My 8 week old baby boy nestling in my arms, I walked into my workplace. Pulling a face, a colleague took one look at him in my arms and said "Well, he doesn't look very Down Syndrome-y", and walked away.
Still to this day, the words sting. Do people see my son and assess how Down Syndrome-y he looks?
Do people not see his Down Syndrome and then wonder why he acts the way he does and talks the way he does? Or do they see his Down Syndrome and then have preconceived ideas about who he is, or what he might be?
I don't know how Down Syndrome looks to you. Maybe Daniel is the vision you have in your head because of this blog. Maybe it's a close relative of yours. Maybe it's an older person from your past - like a neighbour of yours growing up.
Down Syndrome often is reduced to a condition that pregnant women fear because of the testing they are offered. The diagnosis reduced to a list of negative health and mental 'may haves' and 'may bes'. The person reduced to a preconception. The truth is, aside from the extra chromosome, Down Syndrome isn't anything specific, each person different to the next with the same diagnosis.
The greatest beauty in my life, after my faith in Christ, is Down Syndrome. As a Christian, my faith blossoms as I see the parallels in parenting a child with special needs with illustrations used throughout the Bible. Strength comes in weakness. Wholeness from brokenness. Power in vulnerability. It is a beautiful, special journey to be on.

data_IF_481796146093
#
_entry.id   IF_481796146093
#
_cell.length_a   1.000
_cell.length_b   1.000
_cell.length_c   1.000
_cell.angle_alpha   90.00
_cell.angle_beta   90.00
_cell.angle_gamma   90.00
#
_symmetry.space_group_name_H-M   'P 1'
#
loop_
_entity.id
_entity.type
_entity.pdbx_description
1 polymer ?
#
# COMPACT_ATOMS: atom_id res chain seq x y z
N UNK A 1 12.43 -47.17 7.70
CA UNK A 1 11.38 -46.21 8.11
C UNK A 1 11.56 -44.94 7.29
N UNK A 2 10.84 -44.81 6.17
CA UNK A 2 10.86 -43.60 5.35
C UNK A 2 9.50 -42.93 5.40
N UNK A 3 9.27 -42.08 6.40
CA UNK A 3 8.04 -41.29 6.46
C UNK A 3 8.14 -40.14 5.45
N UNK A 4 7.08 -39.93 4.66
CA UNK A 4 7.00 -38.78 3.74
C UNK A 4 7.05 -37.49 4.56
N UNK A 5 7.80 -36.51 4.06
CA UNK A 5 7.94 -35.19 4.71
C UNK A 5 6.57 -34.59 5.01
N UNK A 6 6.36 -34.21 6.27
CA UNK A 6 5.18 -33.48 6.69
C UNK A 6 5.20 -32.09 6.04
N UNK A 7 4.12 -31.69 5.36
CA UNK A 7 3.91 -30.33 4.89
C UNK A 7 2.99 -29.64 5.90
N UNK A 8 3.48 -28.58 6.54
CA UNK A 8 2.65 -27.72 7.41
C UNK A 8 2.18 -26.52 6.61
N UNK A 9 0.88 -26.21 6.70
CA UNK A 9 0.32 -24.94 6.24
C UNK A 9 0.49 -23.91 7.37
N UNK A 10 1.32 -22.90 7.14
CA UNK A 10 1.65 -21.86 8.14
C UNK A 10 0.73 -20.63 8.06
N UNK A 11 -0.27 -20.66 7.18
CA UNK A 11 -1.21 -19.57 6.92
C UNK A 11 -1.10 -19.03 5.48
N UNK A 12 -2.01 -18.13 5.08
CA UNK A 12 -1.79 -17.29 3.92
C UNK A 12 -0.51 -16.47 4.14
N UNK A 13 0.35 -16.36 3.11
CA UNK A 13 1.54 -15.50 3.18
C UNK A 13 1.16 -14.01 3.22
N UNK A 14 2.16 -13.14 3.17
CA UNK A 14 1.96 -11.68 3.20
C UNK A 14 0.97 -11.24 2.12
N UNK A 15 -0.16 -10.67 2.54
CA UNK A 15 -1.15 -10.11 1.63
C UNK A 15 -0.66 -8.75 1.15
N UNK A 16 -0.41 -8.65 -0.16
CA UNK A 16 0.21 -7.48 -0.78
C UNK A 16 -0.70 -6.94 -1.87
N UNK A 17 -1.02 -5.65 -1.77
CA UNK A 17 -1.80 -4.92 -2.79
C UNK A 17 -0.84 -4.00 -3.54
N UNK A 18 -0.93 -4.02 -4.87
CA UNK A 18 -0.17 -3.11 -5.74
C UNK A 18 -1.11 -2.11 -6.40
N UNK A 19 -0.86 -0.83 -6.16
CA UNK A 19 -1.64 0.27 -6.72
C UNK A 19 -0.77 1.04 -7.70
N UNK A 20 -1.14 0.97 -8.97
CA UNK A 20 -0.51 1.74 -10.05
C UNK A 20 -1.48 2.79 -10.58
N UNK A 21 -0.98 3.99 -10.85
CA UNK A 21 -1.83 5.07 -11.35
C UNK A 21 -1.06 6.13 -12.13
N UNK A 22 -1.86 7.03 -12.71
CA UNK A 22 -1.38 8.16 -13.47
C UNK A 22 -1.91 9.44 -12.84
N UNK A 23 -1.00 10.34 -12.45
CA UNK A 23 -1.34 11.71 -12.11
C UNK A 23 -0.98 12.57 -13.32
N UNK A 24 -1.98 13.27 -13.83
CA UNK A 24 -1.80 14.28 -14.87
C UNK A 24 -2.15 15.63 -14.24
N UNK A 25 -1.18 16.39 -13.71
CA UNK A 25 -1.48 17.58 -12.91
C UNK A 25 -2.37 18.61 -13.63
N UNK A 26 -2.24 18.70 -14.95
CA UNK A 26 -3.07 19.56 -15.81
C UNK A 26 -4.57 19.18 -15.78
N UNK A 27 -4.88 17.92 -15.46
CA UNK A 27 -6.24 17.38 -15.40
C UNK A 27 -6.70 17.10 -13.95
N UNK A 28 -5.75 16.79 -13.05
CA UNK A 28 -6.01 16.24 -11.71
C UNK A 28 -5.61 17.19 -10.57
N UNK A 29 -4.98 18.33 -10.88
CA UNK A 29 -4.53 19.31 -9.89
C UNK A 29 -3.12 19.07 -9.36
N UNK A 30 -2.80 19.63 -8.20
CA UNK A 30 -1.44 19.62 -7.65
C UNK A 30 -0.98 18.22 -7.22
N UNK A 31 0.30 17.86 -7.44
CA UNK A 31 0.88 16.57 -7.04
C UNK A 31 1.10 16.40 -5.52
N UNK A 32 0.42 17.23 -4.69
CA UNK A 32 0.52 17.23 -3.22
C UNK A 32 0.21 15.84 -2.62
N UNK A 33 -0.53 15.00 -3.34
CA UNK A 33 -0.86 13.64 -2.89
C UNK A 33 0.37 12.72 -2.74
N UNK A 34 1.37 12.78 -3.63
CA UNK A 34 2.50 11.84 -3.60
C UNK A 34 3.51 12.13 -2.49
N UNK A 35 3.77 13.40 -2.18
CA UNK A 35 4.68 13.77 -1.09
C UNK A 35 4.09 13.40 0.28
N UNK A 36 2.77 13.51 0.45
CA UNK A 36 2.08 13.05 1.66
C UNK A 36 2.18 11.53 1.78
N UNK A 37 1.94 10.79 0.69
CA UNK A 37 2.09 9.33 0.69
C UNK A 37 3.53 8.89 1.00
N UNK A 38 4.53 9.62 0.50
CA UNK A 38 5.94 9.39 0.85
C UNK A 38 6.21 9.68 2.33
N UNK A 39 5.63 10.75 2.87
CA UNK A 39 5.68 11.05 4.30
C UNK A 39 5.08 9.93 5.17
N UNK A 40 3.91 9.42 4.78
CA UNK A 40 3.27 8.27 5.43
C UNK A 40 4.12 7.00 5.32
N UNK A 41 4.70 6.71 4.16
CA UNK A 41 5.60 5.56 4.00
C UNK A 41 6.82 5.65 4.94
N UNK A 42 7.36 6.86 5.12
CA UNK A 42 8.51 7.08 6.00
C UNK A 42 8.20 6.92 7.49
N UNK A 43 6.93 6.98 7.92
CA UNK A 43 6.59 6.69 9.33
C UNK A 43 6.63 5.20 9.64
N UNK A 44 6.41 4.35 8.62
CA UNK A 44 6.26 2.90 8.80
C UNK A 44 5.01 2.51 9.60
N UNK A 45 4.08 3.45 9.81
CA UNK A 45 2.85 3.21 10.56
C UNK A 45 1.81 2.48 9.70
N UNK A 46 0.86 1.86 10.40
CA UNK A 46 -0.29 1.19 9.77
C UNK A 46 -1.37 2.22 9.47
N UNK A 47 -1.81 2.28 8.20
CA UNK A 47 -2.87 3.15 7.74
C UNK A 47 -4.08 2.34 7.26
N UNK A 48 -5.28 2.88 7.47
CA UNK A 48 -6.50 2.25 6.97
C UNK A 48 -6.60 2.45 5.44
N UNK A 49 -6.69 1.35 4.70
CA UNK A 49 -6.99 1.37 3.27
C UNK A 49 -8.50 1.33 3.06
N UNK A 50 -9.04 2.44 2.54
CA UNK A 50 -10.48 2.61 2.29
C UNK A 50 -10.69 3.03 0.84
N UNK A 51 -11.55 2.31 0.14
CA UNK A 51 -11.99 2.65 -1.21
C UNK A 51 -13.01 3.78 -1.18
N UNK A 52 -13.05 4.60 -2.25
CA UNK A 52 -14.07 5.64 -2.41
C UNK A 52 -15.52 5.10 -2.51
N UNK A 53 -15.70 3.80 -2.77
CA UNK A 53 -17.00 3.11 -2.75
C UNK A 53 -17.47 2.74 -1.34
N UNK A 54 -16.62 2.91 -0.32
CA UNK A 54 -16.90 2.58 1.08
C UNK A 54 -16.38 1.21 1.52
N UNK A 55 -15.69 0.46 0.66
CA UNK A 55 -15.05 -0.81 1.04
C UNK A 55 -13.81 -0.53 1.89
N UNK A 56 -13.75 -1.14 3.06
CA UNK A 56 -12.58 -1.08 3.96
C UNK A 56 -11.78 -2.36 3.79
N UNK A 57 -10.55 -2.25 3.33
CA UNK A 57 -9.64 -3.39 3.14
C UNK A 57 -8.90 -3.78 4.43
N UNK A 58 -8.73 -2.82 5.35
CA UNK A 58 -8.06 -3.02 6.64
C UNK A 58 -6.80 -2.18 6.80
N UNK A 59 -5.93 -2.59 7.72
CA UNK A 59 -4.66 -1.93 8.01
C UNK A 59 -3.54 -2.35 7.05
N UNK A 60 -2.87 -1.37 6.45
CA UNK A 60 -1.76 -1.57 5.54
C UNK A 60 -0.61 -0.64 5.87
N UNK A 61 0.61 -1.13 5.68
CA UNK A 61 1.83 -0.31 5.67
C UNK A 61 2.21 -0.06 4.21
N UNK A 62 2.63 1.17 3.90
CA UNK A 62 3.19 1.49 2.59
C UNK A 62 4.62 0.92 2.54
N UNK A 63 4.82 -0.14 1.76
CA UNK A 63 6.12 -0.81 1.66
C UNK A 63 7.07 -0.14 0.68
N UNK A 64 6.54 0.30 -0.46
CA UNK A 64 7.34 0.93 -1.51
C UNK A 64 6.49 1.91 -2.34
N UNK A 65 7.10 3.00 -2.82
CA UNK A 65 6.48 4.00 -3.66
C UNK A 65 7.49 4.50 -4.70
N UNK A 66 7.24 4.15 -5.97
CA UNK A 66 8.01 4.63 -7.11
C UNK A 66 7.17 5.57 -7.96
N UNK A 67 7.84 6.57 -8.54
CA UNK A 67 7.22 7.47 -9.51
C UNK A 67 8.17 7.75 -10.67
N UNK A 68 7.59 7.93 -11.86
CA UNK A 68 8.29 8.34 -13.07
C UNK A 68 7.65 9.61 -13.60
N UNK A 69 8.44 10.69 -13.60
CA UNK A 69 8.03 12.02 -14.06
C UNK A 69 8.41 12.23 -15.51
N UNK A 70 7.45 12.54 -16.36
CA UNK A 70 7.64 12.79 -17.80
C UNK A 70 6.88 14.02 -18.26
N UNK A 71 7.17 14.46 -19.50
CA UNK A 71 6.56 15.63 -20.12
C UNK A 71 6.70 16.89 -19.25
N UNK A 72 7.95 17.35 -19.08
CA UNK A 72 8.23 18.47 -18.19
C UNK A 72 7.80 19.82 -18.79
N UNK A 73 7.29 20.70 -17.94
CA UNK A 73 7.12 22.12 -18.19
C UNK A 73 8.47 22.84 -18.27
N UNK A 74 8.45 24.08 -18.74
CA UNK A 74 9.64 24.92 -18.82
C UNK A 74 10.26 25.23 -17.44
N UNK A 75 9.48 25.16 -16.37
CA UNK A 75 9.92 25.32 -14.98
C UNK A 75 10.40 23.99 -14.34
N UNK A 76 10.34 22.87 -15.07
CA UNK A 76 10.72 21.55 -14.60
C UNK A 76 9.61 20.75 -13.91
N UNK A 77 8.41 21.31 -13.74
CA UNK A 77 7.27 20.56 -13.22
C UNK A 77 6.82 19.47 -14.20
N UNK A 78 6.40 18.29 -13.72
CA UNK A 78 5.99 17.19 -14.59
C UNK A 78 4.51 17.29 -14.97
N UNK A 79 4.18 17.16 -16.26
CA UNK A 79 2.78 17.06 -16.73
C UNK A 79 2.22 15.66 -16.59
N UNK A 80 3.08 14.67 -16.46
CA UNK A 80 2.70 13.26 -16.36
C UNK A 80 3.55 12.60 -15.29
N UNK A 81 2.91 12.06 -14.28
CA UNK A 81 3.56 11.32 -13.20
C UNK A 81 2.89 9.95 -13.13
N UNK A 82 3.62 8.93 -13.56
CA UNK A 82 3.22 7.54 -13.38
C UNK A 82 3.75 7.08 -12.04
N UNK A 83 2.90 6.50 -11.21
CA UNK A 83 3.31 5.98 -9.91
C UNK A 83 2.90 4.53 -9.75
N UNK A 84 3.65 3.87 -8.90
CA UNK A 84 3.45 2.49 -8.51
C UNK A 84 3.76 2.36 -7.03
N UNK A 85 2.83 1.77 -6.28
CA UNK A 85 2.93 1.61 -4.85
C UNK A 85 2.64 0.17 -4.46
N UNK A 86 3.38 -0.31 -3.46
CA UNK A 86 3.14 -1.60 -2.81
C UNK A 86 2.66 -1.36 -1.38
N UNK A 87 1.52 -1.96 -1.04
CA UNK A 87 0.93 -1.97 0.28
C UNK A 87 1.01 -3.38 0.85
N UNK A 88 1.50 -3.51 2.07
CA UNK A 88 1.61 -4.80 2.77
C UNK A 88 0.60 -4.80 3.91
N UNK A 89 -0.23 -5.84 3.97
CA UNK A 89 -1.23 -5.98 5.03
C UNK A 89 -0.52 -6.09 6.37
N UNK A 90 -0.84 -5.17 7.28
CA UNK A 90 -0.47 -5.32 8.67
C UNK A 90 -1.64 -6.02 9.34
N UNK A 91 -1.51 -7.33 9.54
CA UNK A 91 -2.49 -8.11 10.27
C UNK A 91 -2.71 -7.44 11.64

I have spent the last six months feeling a call to write, to share and encourage people with my story. Actually, that's a lie. I've spent my life feeling a call to write, without knowing what story I had. But the last six months, the feeling has deepened within me and back in February I went to America, not because I really wanted to come to the U.S., but because I felt God saying this writing retreat was the place I had to come. A place to focus on His call. Time to reflect and be quiet.
My call to share good news - stories that break the fear around Down Syndrome.
Down Syndrome-y isn't a word, but I have a feeling my blog may become a bit more "Down Syndrome-y".